In-depth review of the WEEE Collection Rates and Targets in Europe
After nearly two decades since the creation of EU legislation on WEEE and the concerted effort of producer responsibility organisations (PRO), producers and many other actors, and despite the continuous growth of the tonnages of WEEE that are collected, most Member States have not reached the WEEE collection targets.
UNITAR, the United Nations Institute for Training and Research, highlights in its study commissioned by the WEEE Forum the factors that impede formal/official collection and concludes that, in order to achieve the minimum collection rate, Member States have to divert a high proportion of WEEE that is currently disposed of in the general waste bin, reduce most of the WEEE that is mixed with metal scrap, reduce illegal exports of WEEE and start to monitor used EEE exports to distinguish illegal WEEE from legitimate used EEE exports and report professional WEEE.
There is sufficient evidence to demonstrate that the EU should design a new WEEE policy approach to counter parallel, unreported, sub-standard and illegal WEEE flows and to increase reported collection and responsible recycling of WEEE. The new policy approach, as outlined in a vision paper produced by the WEEE Forum on the basis of the UNITAR report, will result in higher tonnages of reported collection and responsible recycling of WEEE. The fundamentals of the new policy approach consist of:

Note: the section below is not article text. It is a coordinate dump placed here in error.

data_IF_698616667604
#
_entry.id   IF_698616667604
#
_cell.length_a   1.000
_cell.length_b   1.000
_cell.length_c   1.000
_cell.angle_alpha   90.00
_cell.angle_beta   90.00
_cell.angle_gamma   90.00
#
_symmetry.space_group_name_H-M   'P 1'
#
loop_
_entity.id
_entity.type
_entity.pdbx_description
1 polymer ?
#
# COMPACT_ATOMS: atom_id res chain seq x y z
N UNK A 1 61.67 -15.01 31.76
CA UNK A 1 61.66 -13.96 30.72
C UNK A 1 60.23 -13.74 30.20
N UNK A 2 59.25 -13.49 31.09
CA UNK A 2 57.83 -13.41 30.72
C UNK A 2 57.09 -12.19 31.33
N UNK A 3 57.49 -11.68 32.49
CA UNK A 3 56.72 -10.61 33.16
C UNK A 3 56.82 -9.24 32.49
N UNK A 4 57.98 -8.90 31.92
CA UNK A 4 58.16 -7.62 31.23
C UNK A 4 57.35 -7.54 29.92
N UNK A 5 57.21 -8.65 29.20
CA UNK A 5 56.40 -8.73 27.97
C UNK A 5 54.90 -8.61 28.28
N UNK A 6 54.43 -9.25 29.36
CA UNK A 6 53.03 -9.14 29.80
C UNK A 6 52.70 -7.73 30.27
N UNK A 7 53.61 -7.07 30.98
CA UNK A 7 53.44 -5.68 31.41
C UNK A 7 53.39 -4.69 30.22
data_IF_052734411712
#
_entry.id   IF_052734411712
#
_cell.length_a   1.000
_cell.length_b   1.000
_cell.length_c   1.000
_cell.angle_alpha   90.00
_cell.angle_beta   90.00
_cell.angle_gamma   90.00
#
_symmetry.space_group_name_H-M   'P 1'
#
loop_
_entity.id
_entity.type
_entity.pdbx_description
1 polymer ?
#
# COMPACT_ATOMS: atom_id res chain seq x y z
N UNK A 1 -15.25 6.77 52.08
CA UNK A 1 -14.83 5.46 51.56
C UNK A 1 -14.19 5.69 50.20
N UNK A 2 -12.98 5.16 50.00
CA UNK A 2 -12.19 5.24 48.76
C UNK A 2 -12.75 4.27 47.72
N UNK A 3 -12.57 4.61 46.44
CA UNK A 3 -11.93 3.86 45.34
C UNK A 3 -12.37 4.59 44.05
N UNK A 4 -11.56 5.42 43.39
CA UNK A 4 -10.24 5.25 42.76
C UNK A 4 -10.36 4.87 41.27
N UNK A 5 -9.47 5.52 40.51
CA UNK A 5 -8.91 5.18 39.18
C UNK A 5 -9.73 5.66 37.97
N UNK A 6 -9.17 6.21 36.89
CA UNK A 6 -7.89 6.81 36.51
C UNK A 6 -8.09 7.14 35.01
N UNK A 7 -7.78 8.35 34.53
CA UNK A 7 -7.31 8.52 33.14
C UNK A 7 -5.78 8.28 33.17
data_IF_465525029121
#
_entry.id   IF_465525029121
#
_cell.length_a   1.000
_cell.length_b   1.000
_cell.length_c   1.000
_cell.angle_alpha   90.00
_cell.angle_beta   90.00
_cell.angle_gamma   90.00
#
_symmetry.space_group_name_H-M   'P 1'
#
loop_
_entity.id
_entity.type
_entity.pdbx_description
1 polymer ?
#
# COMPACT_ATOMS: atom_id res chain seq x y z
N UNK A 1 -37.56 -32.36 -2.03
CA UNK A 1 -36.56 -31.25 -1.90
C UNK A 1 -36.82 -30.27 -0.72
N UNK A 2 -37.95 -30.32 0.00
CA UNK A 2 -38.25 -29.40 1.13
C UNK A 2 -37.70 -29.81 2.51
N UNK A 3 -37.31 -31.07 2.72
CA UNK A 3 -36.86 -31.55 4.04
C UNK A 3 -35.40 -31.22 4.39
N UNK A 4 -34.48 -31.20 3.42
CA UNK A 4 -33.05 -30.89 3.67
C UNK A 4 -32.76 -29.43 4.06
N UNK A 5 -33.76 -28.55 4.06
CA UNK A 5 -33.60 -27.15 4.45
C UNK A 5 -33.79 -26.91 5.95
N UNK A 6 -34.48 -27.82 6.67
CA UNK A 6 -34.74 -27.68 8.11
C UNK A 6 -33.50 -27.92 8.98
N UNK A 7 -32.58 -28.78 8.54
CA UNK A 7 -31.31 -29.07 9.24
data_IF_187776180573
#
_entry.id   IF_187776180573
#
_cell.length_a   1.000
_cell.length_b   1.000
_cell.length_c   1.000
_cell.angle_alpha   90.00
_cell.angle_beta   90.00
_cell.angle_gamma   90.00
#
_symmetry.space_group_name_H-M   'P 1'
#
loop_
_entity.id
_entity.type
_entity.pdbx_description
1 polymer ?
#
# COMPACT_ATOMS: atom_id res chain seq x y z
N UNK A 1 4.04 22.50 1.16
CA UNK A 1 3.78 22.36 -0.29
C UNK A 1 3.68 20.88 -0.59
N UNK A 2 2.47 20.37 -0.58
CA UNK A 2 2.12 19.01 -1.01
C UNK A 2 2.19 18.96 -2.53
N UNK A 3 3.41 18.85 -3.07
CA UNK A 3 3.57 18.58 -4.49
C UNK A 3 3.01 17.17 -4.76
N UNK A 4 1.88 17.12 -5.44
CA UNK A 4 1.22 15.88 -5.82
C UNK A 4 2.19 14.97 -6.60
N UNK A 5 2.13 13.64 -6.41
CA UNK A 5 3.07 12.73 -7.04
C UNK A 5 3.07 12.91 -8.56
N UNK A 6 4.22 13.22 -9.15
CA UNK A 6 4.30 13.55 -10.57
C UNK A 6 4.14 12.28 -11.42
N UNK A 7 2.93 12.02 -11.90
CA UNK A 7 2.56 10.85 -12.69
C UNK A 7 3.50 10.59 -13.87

- The All Actors Approach.
- The revision of the EPR principle and the allocation of collection responsibility using the WEEE available for collection concept.
- Adoption of a range of supporting measures to properly report and recycle WEEE.
- A revision of the collection target calculation methods.
Furthermore, the WEEE Forum and its partners propose ten supporting measures to support the implementation of the All Actors Approach, which can be tailored and adopted in the way best suited to the Member States.
Whenever possible, incentives are set in place for encouraging participation of actors, but it should be noted that for an All Actors Approach to work properly a high level of enforcement is required.